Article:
One major potential downside of a piston mechanism is that, if it breaks, it will be a costly repair. If a converter breaks, it could be removed and replaced with another. Since converters can be detached, they're also easier to clean than piston-fill pens.

How to clean a piston-filler fountain pen?

Speaking of cleaning, we recommend cleaning a piston-fill fountain pen each time the pen either runs out of ink or the ink color is changed. To clean a piston-filler pen, simply fill the pen with water instead of ink. Flush out the water and repeat until the water runs clear. Watch the video on this page for more detailed instructions.

Some piston-fill fountain pens, like the Narwhal Peter Draws pen, are capable of being disassembled for a more thorough cleaning. Using a wrench, the piston mechanism can be unscrewed from the back end of the barrel. We caution everyone to disassemble a piston mechanism only when necessary. If repeated rinsings won't get out stubborn ink stains or ink gets behind the piston seal, then disassemble it. If the piston is sticking or difficult to operate, then disassemble it and put silicone grease on the piston head. There's no need to disassemble the piston for routine cleaning.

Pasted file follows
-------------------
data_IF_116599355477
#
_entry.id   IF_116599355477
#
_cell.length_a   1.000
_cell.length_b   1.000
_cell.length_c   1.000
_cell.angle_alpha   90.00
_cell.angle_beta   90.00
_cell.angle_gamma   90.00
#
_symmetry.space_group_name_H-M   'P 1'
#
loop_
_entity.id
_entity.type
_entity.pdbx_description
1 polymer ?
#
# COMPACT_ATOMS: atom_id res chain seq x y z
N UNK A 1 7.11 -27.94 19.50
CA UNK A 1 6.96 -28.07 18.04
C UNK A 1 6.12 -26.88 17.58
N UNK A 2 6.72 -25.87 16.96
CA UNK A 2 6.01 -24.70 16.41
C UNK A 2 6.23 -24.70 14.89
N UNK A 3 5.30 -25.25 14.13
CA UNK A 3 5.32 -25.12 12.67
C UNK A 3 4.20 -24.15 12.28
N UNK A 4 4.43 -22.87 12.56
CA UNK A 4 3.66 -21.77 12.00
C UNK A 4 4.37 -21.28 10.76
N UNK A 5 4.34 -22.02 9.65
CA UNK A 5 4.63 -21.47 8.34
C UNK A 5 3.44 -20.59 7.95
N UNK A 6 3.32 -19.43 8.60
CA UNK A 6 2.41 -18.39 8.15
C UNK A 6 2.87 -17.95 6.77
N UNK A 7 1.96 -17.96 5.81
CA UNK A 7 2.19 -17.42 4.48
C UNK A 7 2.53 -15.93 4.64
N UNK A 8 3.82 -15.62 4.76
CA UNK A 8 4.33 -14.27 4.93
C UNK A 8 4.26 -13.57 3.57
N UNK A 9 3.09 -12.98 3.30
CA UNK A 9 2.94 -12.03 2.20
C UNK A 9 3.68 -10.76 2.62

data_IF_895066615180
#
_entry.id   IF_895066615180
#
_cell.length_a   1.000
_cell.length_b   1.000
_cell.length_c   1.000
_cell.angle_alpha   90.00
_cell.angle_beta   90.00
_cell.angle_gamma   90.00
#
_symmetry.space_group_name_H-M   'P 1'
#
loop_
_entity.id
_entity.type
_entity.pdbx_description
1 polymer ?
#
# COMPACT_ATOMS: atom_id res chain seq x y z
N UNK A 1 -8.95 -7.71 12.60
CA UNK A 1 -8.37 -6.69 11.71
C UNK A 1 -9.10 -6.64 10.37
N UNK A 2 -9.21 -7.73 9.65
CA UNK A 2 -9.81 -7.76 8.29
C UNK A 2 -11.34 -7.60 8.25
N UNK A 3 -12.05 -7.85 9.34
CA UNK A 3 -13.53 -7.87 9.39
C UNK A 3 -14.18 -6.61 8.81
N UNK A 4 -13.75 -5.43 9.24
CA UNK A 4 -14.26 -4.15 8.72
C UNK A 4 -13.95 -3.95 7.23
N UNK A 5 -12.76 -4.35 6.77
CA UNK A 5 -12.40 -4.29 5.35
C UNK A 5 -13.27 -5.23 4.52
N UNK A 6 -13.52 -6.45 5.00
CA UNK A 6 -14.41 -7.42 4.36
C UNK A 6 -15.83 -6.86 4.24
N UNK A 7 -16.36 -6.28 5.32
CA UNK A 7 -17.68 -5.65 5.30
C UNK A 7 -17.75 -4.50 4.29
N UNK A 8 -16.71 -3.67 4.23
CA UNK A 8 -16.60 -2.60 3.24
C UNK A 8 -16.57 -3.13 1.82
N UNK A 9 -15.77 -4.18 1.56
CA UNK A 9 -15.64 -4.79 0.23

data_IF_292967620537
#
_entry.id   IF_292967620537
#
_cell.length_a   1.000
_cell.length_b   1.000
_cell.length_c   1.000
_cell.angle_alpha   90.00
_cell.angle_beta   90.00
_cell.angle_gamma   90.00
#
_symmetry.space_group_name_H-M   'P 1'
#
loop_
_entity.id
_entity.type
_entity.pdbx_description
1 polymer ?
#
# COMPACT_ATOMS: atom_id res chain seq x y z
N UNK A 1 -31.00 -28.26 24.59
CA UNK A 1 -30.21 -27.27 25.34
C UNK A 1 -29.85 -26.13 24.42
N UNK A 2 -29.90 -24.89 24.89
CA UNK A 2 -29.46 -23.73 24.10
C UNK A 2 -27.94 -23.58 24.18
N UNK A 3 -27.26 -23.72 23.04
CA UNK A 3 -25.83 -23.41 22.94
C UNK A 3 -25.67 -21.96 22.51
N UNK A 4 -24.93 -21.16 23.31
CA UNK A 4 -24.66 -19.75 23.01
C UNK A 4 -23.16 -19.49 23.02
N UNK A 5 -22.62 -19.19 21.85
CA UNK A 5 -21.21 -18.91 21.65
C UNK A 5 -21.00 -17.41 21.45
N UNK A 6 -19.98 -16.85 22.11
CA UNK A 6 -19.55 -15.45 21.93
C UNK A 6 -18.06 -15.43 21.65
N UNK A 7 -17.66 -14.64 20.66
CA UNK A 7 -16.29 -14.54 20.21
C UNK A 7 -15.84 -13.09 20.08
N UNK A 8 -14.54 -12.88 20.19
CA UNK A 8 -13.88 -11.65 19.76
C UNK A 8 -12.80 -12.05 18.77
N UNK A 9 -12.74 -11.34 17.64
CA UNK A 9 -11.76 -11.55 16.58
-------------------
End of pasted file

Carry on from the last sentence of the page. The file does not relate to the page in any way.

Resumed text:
Best Piston-Fill Fountain Pens

Now that we know the reasons why a piston-fill fountain pen is desirable to a pen enthusiast, here are examples of great piston-fillers that our customers enjoy.

TL;DR - Here's our shortlist of pens to explore:

First, you can't go wrong with the original. The tried and true Pelikan piston-fill fountain pen is a great place to start. They are a bit more costly than other pens that you'll see here, but they just plain work the best. Vintage Pelikan piston-fill pens are still sought after in the collectors market because they are so reliable. Since 1929, Pelikan has built a reputation for piston-fill fountain pens of exceptional quality.

Pelikan's entry-level, piston-filler is the Classic M200 or M205 fountain pen. It's slightly undersized compared to other piston-fill fountain pens. Yet, it has a lightweight and well-balanced feel in hand, especially with the cap posted on the back. The M200 Golden Beryl has a smoky, translucent body with a golden shimmer throughout.

Pelikan fits a stainless steel nib unit that can be easily removed by unscrewing it from the front section. With the nib unit removed, you can easily access the inside of the barrel for a thorough cleaning.

As I mentioned, Pelikan is priced higher than other comparable brands of fountain pens. As you'll find over time, the quality justifies the cost. The Classic M200 or M205 can usually be found at prices of $150 and up.

For a more economical option, let's look at the Narwhal Original fountain pen. Since 2019, Narwhal continues to impress the pen community with their affordable, piston-fill fountain pens made of exciting acrylic resins. Made in collaboration with YouTube celebrity artist Peter Draws, this Narwhal "Peter Pen" fountain pen has introduced many starting pen enthusiasts to their first piston-fill fountain pen.